Create a better future story by improving your interpersonal relationships


Many times through out my life, I have wanted better personal relationships with family and friends. At times, I have become very upset and frustrated with people near to me. This negative behavior doesn’t create more authentic and caring relationship with those I care most deeply about!

Recently, when upset and frustrated with someone near to me, I found myself guilty of finding fault with their attitude, or something they did or didn’t do, or something they said. Sometimes after getting very emotional or extremely sad and angry, I would replay their words and magnify the hurt in my mind. I would constantly believe the story (the lie) that was playing over and over again in my head. As the relational turmoil gained momentum, my mood would become more and more dismal. As my depressed feelings grew, my thoughts were dominated by more negativity as overgeneralization, “mental filter”, “all or nothing thinking”.

In overgeneralization, one arbitrarily concludes that one thing that happened to a person once will occur over and over again. The pain of rejection is generated almost entirely from overgeneralization. Or one uses a “Mental Filter” when one dwells on a negative detail in any situation and dwells on it exclusively, thus perceiving that the whole situation negatively. In “All-or-nothing thinking” one fears any type of mistake. This becomes basis for perfectionism resulting in seeing oneself as a complete loser. These are just a few of many possible distortions.

Often in extreme cases of emotional turmoil and frustration, I have turned to my friend and counselor, Jeff Teplin who shared with me that ruminating stories are usually distorted. He says all moods are created by our thoughts. He advises me to train myself to recognize the self-critical thoughts as they go through my mind. He also has referred me to a great book, Feeling Good by Dr. David Burns.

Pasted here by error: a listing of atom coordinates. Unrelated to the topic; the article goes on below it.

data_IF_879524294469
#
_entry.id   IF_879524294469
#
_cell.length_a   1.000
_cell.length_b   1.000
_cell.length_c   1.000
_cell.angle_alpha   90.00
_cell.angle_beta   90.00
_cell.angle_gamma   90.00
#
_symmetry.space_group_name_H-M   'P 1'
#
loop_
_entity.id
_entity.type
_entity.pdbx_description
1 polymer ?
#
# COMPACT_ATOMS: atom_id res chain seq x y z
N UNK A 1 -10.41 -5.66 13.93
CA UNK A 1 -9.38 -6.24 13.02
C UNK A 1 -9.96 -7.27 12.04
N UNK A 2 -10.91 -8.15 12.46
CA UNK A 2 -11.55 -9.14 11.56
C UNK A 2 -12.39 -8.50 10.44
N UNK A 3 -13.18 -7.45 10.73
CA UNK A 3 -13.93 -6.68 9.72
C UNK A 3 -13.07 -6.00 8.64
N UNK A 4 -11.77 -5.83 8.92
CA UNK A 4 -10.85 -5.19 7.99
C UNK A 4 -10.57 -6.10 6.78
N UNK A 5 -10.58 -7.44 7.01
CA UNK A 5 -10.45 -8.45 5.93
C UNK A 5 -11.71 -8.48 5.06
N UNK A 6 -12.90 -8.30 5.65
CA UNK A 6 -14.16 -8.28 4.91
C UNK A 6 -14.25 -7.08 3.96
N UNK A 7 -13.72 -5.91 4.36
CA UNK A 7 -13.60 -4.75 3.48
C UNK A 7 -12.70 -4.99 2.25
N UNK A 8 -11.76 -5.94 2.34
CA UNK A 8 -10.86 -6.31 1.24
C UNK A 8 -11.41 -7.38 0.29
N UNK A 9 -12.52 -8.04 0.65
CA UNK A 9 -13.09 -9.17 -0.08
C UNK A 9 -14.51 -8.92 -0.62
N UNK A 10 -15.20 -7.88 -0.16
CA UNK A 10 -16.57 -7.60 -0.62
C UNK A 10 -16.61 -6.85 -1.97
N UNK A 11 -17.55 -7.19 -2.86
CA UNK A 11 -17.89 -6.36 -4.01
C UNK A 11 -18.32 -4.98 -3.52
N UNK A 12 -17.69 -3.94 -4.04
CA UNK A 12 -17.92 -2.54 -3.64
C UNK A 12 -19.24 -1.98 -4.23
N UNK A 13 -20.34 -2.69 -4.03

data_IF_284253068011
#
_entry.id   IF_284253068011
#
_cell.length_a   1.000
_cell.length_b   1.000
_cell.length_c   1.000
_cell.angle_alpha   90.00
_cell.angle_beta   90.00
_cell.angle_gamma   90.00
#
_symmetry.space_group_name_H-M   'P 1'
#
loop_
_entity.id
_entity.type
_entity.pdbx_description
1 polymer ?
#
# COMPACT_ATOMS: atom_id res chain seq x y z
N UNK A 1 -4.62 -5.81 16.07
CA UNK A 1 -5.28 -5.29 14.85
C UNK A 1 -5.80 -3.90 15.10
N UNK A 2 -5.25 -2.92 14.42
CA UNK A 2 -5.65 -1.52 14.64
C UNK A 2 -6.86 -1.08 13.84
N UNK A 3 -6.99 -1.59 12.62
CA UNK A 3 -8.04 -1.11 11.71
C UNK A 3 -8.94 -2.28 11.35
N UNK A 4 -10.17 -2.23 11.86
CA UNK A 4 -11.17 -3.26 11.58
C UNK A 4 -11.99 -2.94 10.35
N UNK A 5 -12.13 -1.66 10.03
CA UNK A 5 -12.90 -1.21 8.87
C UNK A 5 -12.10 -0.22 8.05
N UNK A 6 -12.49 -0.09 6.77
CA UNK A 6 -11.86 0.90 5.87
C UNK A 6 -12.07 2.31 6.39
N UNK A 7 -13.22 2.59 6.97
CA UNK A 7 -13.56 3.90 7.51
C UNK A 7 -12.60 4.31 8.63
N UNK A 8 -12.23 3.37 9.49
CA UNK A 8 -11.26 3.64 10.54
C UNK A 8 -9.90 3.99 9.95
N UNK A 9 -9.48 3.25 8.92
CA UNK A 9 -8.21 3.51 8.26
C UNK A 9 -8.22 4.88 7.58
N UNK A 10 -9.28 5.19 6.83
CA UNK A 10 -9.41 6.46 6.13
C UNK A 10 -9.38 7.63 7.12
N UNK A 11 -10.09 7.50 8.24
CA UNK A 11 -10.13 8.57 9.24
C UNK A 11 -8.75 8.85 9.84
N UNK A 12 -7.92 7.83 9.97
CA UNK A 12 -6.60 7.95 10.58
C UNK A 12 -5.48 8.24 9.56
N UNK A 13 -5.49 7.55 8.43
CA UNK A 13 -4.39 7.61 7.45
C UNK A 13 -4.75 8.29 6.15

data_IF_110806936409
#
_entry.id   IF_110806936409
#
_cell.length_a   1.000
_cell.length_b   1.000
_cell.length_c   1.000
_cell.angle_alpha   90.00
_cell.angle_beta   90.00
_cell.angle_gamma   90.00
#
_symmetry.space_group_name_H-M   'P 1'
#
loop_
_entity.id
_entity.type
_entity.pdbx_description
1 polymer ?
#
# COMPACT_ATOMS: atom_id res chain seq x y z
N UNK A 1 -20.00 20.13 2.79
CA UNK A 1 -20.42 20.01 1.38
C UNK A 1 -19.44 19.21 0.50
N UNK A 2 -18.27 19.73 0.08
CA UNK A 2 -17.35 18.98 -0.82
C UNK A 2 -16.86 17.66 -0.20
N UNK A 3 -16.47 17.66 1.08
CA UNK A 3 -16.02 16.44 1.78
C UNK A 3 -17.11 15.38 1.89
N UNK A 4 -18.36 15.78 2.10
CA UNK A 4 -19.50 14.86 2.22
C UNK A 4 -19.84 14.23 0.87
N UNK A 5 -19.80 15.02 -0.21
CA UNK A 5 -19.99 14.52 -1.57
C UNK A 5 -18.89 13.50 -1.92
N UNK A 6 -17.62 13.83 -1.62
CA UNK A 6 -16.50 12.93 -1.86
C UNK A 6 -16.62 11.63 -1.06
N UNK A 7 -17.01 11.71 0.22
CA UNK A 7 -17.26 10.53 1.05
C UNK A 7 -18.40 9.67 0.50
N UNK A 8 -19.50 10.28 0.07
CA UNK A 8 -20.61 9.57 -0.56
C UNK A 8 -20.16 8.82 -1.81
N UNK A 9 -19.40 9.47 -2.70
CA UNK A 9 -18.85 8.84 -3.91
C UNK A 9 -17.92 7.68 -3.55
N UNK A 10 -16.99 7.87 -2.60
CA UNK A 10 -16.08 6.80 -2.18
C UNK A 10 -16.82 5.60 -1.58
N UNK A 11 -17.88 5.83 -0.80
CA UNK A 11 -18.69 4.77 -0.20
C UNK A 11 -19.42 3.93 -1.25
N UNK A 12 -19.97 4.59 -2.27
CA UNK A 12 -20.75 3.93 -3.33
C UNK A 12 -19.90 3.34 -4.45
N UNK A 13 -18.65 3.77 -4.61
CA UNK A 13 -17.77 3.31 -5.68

In this book, Burns shares some crucial steps. Whenever you are really upset, do the following.
1. Zero in on those negative thoughts and write them down.
2. Recognize cognitive distortions. Learn precisely how you are twisting things and blowing them out of proportion. (There are more than the three examples that I shared)
3. Remember your feelings result from the meaning you give to the event, not from the event itself.

Burns says, ” Every time you feel depressed about something, try to identify a corresponding negative thought you had just prior to and during the depression. Because these thoughts have actually created your bad mood, by learning to restructure them, you can change your mood.” My goal is to become better at this, identifying my negative thoughts. If I can do this, I can better control my moods and thus become a creator of better relationships. I will become more positive and will be spending less time dwelling on negativity and on my thought distortions. I am not there yet but I am creating better relationships with those closest to me as I self identify my negative distortions that I often play. Better relational future stories are worthy investments.

My walk in the woods has helped me clarify a way to improved relationships and thus to a better future story.

Building Future stories with Grandchildren


Vic and I continue our pursuit of an intentional life. One area of great importance is developing relationships with Grandchildren.
Having our 14 year old Granddaughter hiking with us on the AT trail, has been a great blessing and an opportunity to reflect on better practices to build better grandparent and grand child relationships.